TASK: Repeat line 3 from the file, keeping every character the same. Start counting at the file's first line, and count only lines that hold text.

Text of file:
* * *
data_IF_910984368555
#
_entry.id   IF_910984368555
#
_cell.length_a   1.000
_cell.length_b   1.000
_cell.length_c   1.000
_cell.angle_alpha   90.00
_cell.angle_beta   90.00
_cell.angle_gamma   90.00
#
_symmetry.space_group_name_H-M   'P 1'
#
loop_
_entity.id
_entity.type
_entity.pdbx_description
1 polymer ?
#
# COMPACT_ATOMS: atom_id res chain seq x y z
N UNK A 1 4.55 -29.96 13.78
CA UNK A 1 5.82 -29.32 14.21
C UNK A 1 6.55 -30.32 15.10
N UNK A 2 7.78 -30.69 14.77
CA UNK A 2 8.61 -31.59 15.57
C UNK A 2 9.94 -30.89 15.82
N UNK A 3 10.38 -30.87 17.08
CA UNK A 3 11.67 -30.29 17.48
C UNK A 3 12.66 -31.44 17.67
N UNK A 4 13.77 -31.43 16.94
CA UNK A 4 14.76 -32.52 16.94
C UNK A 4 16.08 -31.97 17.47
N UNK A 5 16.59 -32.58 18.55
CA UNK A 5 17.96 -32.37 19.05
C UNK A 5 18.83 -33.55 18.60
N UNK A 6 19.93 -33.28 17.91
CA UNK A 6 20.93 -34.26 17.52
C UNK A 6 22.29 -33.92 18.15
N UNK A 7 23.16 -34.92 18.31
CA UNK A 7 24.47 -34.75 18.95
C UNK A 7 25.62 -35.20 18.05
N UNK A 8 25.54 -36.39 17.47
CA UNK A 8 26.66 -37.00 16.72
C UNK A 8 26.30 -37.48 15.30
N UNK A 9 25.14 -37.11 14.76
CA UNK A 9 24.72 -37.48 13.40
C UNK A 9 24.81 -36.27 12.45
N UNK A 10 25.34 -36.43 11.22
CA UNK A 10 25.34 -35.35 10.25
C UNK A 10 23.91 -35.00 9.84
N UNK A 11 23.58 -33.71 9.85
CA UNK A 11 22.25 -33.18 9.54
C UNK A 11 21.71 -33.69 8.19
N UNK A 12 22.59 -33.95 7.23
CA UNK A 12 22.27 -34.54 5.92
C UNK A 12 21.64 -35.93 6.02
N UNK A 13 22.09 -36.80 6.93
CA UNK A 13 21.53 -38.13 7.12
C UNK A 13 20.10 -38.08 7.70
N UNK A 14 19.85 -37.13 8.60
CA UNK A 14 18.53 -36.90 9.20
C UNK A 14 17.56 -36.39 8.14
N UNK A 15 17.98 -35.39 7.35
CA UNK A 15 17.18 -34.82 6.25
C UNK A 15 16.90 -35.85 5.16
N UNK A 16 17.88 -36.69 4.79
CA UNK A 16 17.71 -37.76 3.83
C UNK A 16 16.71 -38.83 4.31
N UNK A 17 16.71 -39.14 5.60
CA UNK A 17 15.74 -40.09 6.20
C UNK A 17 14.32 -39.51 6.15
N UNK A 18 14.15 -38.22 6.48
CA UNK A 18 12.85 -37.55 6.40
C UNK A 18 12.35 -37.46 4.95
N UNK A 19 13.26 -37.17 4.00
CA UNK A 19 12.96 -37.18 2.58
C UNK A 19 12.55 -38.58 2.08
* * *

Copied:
_entry.id   IF_910984368555